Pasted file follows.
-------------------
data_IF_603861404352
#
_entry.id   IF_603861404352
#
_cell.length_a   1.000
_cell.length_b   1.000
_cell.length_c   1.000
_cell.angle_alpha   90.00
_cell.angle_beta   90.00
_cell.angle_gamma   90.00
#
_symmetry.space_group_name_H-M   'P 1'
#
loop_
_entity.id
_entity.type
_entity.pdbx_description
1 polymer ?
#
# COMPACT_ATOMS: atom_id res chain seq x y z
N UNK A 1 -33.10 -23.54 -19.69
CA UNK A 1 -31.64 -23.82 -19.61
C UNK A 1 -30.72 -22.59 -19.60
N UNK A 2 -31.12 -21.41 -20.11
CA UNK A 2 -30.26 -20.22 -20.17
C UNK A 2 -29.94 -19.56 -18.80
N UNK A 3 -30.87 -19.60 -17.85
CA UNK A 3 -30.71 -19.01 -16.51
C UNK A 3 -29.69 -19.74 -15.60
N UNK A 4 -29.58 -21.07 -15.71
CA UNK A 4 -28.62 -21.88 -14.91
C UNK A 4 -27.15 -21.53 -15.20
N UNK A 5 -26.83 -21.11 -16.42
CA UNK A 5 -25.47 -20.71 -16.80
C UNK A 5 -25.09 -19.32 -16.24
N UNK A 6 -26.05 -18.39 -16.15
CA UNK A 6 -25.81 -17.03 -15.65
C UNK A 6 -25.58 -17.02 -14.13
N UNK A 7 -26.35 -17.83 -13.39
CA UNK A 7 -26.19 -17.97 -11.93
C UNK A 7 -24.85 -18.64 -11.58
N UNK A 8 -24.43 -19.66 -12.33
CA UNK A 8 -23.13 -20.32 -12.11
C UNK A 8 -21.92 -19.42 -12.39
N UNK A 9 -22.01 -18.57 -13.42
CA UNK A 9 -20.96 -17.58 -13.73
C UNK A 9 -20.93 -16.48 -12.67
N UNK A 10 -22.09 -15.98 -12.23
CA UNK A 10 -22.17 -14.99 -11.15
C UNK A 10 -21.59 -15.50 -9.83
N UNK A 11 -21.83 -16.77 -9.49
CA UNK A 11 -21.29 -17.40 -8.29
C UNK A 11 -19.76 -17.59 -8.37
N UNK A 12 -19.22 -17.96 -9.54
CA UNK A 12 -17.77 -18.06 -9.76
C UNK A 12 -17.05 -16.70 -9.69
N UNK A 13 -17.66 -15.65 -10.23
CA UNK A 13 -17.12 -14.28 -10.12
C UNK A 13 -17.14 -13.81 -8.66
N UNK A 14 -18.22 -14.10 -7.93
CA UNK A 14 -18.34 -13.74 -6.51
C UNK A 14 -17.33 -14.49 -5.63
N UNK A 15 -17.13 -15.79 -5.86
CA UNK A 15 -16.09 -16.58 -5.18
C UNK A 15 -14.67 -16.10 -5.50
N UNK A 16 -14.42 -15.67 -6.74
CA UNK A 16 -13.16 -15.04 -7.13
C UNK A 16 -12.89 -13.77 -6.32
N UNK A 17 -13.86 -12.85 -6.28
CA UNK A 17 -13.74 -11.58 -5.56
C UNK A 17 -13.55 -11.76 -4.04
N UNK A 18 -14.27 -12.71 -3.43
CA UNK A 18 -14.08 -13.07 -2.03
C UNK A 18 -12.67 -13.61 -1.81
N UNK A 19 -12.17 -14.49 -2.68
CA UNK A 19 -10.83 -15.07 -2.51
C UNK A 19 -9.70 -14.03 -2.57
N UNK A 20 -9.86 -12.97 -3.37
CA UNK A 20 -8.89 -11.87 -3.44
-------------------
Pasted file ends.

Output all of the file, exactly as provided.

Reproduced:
data_IF_603861404352
#
_entry.id   IF_603861404352
#
_cell.length_a   1.000
_cell.length_b   1.000
_cell.length_c   1.000
_cell.angle_alpha   90.00
_cell.angle_beta   90.00
_cell.angle_gamma   90.00
#
_symmetry.space_group_name_H-M   'P 1'
#
loop_
_entity.id
_entity.type
_entity.pdbx_description
1 polymer ?
#
# COMPACT_ATOMS: atom_id res chain seq x y z
N UNK A 1 -33.10 -23.54 -19.69
CA UNK A 1 -31.64 -23.82 -19.61
C UNK A 1 -30.72 -22.59 -19.60
N UNK A 2 -31.12 -21.41 -20.11
CA UNK A 2 -30.26 -20.22 -20.17
C UNK A 2 -29.94 -19.56 -18.80
N UNK A 3 -30.87 -19.60 -17.85
CA UNK A 3 -30.71 -19.01 -16.51
C UNK A 3 -29.69 -19.74 -15.60
N UNK A 4 -29.58 -21.07 -15.71
CA UNK A 4 -28.62 -21.88 -14.91
C UNK A 4 -27.15 -21.53 -15.20
N UNK A 5 -26.83 -21.11 -16.42
CA UNK A 5 -25.47 -20.71 -16.80
C UNK A 5 -25.09 -19.32 -16.24
N UNK A 6 -26.05 -18.39 -16.15
CA UNK A 6 -25.81 -17.03 -15.65
C UNK A 6 -25.58 -17.02 -14.13
N UNK A 7 -26.35 -17.83 -13.39
CA UNK A 7 -26.19 -17.97 -11.93
C UNK A 7 -24.85 -18.64 -11.58
N UNK A 8 -24.43 -19.66 -12.33
CA UNK A 8 -23.13 -20.32 -12.11
C UNK A 8 -21.92 -19.42 -12.39
N UNK A 9 -22.01 -18.57 -13.42
CA UNK A 9 -20.96 -17.58 -13.73
C UNK A 9 -20.93 -16.48 -12.67
N UNK A 10 -22.09 -15.98 -12.23
CA UNK A 10 -22.17 -14.99 -11.15
C UNK A 10 -21.59 -15.50 -9.83
N UNK A 11 -21.83 -16.77 -9.49
CA UNK A 11 -21.29 -17.40 -8.29
C UNK A 11 -19.76 -17.59 -8.37
N UNK A 12 -19.22 -17.96 -9.54
CA UNK A 12 -17.77 -18.06 -9.76
C UNK A 12 -17.05 -16.70 -9.69
N UNK A 13 -17.66 -15.65 -10.23
CA UNK A 13 -17.12 -14.28 -10.12
C UNK A 13 -17.14 -13.81 -8.66
N UNK A 14 -18.22 -14.10 -7.93
CA UNK A 14 -18.34 -13.74 -6.51
C UNK A 14 -17.33 -14.49 -5.63
N UNK A 15 -17.13 -15.79 -5.86
CA UNK A 15 -16.09 -16.58 -5.18
C UNK A 15 -14.67 -16.10 -5.50
N UNK A 16 -14.42 -15.67 -6.74
CA UNK A 16 -13.16 -15.04 -7.13
C UNK A 16 -12.89 -13.77 -6.32
N UNK A 17 -13.86 -12.85 -6.28
CA UNK A 17 -13.74 -11.58 -5.56
C UNK A 17 -13.55 -11.76 -4.04
N UNK A 18 -14.27 -12.71 -3.43
CA UNK A 18 -14.08 -13.07 -2.03
C UNK A 18 -12.67 -13.61 -1.81
N UNK A 19 -12.17 -14.49 -2.68
CA UNK A 19 -10.83 -15.07 -2.51
C UNK A 19 -9.70 -14.03 -2.57
N UNK A 20 -9.86 -12.97 -3.37
CA UNK A 20 -8.89 -11.87 -3.44